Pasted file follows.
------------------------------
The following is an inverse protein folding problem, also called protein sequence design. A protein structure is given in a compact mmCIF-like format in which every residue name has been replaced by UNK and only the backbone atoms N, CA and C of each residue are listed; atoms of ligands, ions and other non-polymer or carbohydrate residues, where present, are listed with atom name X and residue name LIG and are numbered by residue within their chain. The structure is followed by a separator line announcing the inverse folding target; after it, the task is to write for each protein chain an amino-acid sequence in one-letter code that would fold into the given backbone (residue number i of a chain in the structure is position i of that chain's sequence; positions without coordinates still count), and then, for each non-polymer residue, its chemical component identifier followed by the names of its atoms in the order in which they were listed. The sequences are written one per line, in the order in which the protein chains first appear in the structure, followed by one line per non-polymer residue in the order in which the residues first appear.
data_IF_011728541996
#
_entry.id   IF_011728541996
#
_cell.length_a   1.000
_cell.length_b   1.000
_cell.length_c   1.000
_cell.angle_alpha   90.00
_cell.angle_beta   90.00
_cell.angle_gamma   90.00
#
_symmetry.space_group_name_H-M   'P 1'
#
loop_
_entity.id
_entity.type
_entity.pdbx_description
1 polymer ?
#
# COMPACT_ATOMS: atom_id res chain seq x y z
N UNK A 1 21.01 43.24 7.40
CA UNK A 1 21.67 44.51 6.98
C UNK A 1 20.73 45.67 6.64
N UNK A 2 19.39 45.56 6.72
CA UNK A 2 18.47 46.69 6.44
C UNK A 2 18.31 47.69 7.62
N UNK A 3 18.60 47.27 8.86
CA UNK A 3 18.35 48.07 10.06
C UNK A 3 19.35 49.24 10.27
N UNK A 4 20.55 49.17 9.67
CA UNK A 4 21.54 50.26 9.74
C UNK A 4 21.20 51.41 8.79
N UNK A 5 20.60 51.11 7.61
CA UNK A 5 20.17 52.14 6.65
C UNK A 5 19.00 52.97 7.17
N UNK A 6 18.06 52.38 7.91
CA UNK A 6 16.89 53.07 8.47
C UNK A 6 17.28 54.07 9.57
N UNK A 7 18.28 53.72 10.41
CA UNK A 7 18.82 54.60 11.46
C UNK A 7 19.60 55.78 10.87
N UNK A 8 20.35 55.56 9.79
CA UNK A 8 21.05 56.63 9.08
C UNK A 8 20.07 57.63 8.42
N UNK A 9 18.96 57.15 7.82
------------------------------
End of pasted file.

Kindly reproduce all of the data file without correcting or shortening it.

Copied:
The following is an inverse protein folding problem, also called protein sequence design. A protein structure is given in a compact mmCIF-like format in which every residue name has been replaced by UNK and only the backbone atoms N, CA and C of each residue are listed; atoms of ligands, ions and other non-polymer or carbohydrate residues, where present, are listed with atom name X and residue name LIG and are numbered by residue within their chain. The structure is followed by a separator line announcing the inverse folding target; after it, the task is to write for each protein chain an amino-acid sequence in one-letter code that would fold into the given backbone (residue number i of a chain in the structure is position i of that chain's sequence; positions without coordinates still count), and then, for each non-polymer residue, its chemical component identifier followed by the names of its atoms in the order in which they were listed. The sequences are written one per line, in the order in which the protein chains first appear in the structure, followed by one line per non-polymer residue in the order in which the residues first appear.
data_IF_011728541996
#
_entry.id   IF_011728541996
#
_cell.length_a   1.000
_cell.length_b   1.000
_cell.length_c   1.000
_cell.angle_alpha   90.00
_cell.angle_beta   90.00
_cell.angle_gamma   90.00
#
_symmetry.space_group_name_H-M   'P 1'
#
loop_
_entity.id
_entity.type
_entity.pdbx_description
1 polymer ?
#
# COMPACT_ATOMS: atom_id res chain seq x y z
N UNK A 1 21.01 43.24 7.40
CA UNK A 1 21.67 44.51 6.98
C UNK A 1 20.73 45.67 6.64
N UNK A 2 19.39 45.56 6.72
CA UNK A 2 18.47 46.69 6.44
C UNK A 2 18.31 47.69 7.62
N UNK A 3 18.60 47.27 8.86
CA UNK A 3 18.35 48.07 10.06
C UNK A 3 19.35 49.24 10.27
N UNK A 4 20.55 49.17 9.67
CA UNK A 4 21.54 50.26 9.74
C UNK A 4 21.20 51.41 8.79
N UNK A 5 20.60 51.11 7.61
CA UNK A 5 20.17 52.14 6.65
C UNK A 5 19.00 52.97 7.17
N UNK A 6 18.06 52.38 7.91
CA UNK A 6 16.89 53.07 8.47
C UNK A 6 17.28 54.07 9.57
N UNK A 7 18.28 53.72 10.41
CA UNK A 7 18.82 54.60 11.46
C UNK A 7 19.60 55.78 10.87
N UNK A 8 20.35 55.56 9.79
CA UNK A 8 21.05 56.63 9.08
C UNK A 8 20.07 57.63 8.42
N UNK A 9 18.96 57.15 7.82